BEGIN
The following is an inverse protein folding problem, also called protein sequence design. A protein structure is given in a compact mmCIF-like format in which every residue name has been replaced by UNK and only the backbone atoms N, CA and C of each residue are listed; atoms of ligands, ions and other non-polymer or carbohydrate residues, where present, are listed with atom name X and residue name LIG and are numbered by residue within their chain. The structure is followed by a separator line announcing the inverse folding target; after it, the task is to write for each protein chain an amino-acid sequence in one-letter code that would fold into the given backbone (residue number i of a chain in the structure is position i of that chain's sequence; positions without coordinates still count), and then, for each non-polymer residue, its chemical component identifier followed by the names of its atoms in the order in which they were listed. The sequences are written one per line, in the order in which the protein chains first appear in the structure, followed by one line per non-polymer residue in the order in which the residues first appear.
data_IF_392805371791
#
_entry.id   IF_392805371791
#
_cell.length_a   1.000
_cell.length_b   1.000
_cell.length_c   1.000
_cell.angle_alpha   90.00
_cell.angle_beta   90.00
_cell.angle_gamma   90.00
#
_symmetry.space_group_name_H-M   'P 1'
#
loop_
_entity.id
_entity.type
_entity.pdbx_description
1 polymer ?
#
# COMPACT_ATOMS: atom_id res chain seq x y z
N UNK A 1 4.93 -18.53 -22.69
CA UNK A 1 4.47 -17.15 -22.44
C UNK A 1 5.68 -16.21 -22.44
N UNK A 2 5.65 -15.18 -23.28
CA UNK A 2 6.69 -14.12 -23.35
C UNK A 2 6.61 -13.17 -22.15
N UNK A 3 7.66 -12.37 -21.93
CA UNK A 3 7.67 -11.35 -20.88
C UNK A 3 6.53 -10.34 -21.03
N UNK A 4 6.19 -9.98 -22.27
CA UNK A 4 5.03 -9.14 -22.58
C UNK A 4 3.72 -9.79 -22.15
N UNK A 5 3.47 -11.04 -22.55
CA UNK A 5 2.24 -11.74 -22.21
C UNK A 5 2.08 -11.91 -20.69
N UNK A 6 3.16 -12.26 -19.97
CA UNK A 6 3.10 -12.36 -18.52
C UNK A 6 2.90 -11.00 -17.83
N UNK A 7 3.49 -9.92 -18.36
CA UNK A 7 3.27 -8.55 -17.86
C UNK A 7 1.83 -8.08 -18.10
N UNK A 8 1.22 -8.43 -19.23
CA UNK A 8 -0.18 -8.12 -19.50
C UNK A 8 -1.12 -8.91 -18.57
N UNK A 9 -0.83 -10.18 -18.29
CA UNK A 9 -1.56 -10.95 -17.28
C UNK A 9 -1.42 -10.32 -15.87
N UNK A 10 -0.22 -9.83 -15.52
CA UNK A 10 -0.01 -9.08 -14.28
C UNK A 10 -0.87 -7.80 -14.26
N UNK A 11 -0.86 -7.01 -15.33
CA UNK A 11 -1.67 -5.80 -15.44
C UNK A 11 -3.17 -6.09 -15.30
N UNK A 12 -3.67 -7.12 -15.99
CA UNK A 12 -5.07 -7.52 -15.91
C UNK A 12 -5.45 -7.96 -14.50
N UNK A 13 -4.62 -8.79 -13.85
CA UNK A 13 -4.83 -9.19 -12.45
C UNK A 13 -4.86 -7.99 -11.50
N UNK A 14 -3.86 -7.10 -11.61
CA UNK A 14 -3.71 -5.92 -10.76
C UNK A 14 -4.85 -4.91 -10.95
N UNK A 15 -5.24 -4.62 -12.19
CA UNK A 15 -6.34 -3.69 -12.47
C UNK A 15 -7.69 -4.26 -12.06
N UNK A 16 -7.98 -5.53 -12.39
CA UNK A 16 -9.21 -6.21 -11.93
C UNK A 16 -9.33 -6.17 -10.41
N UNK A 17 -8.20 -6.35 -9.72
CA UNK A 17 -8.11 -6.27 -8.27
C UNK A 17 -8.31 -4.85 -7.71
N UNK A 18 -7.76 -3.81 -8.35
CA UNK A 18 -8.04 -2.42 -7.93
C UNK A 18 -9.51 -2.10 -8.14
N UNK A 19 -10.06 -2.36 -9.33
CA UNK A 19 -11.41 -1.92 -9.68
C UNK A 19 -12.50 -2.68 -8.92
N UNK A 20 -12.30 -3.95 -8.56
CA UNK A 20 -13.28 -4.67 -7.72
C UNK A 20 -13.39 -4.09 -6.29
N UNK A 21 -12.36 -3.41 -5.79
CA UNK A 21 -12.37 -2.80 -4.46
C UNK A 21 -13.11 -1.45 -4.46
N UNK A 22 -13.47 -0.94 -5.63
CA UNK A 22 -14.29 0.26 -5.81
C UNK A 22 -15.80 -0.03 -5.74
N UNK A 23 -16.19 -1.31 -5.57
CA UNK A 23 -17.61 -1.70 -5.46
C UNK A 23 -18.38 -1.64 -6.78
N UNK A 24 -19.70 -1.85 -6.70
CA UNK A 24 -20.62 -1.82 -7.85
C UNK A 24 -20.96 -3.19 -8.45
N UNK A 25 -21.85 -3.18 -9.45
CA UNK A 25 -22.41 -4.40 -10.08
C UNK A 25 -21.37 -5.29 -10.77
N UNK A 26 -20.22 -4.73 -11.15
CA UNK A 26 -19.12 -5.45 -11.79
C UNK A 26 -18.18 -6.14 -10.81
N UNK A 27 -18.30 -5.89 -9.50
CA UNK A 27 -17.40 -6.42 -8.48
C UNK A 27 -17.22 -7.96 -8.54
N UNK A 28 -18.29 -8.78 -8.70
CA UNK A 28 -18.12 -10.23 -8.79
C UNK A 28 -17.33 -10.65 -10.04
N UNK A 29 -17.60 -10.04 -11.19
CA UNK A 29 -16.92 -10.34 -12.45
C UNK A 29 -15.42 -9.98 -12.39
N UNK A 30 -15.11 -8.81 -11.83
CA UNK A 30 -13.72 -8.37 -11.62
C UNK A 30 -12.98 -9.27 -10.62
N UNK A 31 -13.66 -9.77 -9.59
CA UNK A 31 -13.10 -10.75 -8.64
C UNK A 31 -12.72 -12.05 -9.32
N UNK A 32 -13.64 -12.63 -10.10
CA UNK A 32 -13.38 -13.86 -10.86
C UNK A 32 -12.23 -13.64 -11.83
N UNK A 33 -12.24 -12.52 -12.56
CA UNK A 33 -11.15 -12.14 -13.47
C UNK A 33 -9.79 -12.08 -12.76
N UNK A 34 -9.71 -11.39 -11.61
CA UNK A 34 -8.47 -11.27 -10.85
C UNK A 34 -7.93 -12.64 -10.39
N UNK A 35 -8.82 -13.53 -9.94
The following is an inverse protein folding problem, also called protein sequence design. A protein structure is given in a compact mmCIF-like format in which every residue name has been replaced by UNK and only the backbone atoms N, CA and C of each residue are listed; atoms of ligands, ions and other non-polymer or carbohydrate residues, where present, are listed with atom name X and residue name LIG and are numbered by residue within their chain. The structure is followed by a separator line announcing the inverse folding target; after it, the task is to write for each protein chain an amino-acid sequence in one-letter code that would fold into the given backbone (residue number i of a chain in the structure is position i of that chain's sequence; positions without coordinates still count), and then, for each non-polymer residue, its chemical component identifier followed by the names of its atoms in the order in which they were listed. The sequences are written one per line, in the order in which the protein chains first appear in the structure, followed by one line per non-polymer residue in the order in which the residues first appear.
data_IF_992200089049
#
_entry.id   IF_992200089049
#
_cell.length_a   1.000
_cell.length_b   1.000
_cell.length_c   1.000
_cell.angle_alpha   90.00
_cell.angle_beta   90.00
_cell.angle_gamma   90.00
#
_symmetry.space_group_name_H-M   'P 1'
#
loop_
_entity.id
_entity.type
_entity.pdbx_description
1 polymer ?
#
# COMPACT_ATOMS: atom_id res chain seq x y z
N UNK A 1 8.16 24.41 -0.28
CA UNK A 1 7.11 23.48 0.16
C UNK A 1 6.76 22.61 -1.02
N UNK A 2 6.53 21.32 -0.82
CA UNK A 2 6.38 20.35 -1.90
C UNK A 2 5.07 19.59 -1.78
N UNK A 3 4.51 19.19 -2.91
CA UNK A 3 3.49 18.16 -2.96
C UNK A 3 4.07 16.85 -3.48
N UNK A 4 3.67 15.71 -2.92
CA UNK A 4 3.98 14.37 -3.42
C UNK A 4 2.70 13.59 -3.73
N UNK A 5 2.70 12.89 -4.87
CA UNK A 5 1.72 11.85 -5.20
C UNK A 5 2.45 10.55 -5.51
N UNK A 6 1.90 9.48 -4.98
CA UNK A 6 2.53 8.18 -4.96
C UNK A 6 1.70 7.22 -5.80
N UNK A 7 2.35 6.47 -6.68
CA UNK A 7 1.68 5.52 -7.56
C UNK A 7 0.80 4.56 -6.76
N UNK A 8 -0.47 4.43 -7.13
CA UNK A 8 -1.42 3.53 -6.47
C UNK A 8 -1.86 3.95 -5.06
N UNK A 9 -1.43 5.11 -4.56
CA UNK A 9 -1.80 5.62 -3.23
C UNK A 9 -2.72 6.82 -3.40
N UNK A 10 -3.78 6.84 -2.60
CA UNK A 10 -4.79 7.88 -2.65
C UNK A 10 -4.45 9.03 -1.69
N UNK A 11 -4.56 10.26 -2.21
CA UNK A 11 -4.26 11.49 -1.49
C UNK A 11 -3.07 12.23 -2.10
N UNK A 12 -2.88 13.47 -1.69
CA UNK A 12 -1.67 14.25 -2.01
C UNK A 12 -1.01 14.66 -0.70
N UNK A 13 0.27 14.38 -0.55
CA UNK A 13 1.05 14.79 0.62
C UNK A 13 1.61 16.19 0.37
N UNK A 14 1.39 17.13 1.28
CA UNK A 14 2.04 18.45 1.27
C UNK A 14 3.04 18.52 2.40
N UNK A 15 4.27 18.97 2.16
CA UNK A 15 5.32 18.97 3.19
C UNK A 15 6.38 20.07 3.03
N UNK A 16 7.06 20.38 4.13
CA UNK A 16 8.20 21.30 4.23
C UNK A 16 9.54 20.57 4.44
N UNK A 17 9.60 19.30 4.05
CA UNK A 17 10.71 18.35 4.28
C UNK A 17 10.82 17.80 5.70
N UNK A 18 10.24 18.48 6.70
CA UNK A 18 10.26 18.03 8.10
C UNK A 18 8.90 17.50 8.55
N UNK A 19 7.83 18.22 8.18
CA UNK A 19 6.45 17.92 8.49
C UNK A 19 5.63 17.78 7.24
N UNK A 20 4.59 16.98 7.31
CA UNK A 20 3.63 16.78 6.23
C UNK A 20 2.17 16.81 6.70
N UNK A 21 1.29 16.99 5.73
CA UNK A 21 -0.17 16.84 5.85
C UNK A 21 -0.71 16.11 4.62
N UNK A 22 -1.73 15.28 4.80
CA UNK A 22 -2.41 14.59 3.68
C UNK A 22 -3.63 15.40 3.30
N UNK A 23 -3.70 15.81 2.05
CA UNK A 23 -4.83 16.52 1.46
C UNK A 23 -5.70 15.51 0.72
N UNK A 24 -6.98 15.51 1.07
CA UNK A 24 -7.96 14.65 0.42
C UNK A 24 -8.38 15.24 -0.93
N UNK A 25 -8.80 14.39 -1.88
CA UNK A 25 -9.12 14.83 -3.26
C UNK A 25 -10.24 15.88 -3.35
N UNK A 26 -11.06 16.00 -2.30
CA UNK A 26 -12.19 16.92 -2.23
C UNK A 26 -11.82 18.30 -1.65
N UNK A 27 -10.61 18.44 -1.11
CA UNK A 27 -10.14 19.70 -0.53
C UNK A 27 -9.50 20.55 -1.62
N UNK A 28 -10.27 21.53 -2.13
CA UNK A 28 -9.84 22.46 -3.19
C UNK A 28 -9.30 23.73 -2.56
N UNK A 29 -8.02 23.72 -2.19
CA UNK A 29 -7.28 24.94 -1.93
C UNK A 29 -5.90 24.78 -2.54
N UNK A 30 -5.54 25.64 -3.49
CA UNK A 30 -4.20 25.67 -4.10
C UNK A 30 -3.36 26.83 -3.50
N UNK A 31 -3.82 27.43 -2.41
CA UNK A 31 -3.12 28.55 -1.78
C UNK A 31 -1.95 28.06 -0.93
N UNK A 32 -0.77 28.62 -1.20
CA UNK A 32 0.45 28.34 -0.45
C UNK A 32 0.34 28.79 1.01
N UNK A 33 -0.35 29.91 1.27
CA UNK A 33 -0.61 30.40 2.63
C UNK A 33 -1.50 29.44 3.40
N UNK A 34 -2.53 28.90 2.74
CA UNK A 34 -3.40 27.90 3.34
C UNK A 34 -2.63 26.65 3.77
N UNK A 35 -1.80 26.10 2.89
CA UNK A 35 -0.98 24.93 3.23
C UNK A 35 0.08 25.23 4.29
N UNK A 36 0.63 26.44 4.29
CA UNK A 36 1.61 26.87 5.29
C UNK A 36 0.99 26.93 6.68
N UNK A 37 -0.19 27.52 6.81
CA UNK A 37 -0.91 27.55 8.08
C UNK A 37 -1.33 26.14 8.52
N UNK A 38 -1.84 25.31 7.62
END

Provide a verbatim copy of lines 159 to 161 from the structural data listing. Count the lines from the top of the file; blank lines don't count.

CA UNK A 5 1.72 11.85 -5.20
C UNK A 5 2.45 10.55 -5.51
N UNK A 6 1.90 9.48 -4.98